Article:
The city, the Fort Worth Transportation Authority, Texas Christian University and the Berry Street Initiative, a project that works to make improvements to pedestrian areas on Berry Street, are developing these policies for the Berry/University Urban Village.
Urban Villages are described as zoned areas that contain various types of development scenarios, yet remain pedestrian and mass-transit friendly. According to the city’s website, Urban Villages are basically a “city within a city.” There are 16 corridors throughout the city, each of which group businesses, households, parks and stores that have a similar feel, emphasizing the unique culture of that area.
The regulations, to be adopted by City Council, will help establish how the area from Stadium Drive to Cleburne Road looks, feels and functions.
One goal of the new rules is to bring vitality to the area and make it more pedestrian friendly, said Lee Einsweiler, design principal at Code Studio. These regulations have been in development since 2002, when the Berry/University Urban Village was first introduced.
Einsweiler, the city’s consultant on new regulations, said the regulations are a call to action for a new approach to zoning.
“We have a chance through this project to rethink the character of the area along West Berry,” Einsweiler said.
The rules spell out the type of development in the area, such as walkability, height of buildings, windows and doors and streetscape, Einsweiler said.
For instance, Einsweiler said that current streetscape—the median and the landscaping on either side—was not designed to handle a lot of rainwater. It cannot handle anything more than a rain shower.
The streetscape needs to be extended all the way to Cleburne Road, said Einsweiler, and that part should be built to handle water more effectively.
The city would also like to hear from residents about whether they are satisfied with what has recently been built in the area, Einsweiler said.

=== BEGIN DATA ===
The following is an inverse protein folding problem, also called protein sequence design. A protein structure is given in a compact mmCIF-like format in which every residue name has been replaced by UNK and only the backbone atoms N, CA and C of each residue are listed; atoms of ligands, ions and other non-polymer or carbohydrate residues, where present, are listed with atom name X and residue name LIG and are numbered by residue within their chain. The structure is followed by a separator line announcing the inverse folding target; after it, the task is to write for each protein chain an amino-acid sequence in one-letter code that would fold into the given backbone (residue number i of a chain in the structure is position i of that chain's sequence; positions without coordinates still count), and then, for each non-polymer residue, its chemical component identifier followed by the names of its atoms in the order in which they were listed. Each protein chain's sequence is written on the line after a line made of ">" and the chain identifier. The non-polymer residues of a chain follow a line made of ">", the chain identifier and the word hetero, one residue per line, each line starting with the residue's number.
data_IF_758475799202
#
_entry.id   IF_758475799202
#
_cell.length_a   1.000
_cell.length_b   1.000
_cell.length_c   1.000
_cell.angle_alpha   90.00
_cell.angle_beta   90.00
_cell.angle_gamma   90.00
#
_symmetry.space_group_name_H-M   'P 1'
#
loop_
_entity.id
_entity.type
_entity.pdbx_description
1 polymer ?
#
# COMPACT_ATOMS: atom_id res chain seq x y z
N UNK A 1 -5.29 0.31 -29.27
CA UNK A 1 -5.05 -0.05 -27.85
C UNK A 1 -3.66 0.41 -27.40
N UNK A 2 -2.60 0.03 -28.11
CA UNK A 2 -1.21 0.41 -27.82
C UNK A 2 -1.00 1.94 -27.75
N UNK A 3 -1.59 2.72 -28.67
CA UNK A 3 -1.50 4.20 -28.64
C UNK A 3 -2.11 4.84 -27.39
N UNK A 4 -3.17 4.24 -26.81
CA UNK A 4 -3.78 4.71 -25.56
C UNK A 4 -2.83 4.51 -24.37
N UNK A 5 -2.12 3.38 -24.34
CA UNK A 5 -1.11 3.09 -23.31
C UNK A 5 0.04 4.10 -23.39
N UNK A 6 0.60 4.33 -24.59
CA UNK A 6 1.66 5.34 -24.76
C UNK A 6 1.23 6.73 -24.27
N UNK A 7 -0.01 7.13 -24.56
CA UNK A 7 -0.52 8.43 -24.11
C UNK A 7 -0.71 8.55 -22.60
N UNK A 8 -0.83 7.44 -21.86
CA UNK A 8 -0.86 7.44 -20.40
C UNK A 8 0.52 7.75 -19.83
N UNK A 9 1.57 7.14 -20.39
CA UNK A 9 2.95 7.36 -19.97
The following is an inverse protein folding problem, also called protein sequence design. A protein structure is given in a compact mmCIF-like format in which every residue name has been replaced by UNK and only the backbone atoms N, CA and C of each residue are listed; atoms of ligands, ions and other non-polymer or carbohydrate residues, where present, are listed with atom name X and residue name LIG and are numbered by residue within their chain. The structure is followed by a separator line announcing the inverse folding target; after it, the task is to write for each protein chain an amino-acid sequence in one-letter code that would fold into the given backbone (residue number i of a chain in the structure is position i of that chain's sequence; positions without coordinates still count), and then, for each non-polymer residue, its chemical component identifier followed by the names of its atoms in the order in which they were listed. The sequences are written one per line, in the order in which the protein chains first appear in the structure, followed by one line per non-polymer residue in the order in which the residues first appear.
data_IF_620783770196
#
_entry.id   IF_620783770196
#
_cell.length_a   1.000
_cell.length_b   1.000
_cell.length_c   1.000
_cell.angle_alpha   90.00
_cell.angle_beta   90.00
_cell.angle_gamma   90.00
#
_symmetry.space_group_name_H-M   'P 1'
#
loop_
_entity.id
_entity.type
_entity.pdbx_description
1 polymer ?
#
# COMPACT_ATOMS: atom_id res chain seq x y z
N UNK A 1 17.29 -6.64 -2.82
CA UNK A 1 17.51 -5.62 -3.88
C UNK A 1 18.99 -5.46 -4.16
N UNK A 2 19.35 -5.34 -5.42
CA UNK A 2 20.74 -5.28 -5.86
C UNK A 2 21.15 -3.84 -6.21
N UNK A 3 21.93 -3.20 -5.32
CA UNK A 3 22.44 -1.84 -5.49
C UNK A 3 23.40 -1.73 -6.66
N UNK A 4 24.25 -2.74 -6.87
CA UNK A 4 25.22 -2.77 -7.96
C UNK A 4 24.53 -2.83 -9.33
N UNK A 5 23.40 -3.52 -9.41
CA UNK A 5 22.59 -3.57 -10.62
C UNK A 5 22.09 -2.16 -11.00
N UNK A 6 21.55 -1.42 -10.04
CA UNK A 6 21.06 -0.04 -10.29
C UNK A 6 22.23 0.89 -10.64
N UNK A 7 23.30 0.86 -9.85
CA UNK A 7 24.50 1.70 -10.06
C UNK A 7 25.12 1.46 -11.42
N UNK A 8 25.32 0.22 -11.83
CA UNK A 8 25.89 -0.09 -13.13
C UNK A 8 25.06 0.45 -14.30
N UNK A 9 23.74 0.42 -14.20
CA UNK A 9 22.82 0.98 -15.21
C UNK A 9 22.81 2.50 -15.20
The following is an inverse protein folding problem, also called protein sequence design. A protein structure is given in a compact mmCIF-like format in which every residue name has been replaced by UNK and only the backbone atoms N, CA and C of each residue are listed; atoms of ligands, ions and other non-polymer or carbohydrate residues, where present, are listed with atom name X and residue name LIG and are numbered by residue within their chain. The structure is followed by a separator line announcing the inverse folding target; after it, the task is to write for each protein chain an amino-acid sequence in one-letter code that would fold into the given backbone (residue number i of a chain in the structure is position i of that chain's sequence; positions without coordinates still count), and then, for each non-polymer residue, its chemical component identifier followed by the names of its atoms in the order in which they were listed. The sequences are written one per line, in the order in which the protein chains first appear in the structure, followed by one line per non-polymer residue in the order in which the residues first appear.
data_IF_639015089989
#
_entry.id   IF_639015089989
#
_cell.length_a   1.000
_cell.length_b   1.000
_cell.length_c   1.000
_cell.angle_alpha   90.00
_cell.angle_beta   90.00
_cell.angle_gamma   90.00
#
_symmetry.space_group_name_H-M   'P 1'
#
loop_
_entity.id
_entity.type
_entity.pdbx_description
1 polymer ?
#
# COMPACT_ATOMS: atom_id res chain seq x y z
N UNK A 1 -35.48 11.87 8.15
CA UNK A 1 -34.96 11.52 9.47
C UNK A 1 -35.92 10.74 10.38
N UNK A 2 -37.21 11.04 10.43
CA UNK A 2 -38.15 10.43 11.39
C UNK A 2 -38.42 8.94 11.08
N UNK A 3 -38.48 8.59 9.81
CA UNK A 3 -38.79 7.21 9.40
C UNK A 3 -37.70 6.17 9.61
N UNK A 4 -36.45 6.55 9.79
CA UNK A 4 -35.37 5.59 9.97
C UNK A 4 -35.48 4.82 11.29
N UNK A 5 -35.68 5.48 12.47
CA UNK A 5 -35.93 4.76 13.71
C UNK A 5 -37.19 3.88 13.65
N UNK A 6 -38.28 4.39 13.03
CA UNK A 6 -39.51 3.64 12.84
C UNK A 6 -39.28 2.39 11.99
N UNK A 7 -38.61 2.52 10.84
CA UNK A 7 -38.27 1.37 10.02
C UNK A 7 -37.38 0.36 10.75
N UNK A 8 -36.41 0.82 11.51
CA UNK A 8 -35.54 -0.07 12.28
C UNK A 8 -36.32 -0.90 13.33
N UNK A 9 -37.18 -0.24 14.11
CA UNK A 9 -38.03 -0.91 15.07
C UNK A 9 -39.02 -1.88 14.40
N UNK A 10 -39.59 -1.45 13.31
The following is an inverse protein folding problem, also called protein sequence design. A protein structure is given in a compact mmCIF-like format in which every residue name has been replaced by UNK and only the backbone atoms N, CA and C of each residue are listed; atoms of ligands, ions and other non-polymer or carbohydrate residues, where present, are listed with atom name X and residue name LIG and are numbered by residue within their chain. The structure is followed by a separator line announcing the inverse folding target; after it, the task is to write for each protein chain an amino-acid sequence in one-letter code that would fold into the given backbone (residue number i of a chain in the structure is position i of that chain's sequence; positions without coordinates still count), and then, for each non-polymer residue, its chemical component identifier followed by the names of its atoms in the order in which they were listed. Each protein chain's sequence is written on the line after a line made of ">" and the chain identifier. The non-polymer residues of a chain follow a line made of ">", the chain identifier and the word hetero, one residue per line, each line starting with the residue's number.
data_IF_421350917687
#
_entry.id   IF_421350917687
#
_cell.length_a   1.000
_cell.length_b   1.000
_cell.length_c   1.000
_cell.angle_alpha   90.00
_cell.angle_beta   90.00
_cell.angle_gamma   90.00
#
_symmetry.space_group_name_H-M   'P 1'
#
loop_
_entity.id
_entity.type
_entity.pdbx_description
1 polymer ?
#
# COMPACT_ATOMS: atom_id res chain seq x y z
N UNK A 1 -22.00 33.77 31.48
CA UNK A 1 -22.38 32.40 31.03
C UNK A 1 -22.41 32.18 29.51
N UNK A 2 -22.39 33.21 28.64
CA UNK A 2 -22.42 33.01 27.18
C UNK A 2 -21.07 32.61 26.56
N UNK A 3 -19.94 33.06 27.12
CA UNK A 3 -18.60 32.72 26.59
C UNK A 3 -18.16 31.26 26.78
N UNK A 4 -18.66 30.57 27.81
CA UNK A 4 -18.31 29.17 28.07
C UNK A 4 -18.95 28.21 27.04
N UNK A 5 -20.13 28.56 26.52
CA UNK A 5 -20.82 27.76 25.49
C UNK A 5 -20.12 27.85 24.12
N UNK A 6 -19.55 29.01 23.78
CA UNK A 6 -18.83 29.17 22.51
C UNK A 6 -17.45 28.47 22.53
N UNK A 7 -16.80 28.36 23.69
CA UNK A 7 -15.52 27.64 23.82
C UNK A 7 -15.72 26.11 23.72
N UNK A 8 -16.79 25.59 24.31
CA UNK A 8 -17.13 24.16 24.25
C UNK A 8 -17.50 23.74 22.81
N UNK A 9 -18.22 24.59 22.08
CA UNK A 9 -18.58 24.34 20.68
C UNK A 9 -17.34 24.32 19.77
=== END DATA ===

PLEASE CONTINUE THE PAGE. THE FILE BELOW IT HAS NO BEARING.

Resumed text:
It is important that the new regulations “are an accurate reflection of what people would like to see,” he said. “We want to truly understand that vision, develop new regulations and then try to get the city to adopt those.”
Leanna Stevens, who lives in Bluebonnet Place, said she would like to see “a walkable, urban place that has some enhancement of pedestrian and bicycle access.”
Aside from pedestrian improvements, one of the main goals for the project is to ensure that the area is ready for a planned transit stop, which will be located near Cleburne Road and Berry Street.
A series of public workshops and presentations about the plans were held in October. Areas of discussion included existing land use, zoning, transit stops and stormwater flooding. There was also talk about walkability, what types of development people want to see and where transit stations could be located.
The city will collect the input from these meetings and create a development plan, said Einsweiler. The development plan will be finished in three months and presented to the public.
There will be a public review of the development rules in nine months. After that, the city’s Planning and Development Department will formally adopt the rules and send it to the City Council for approval.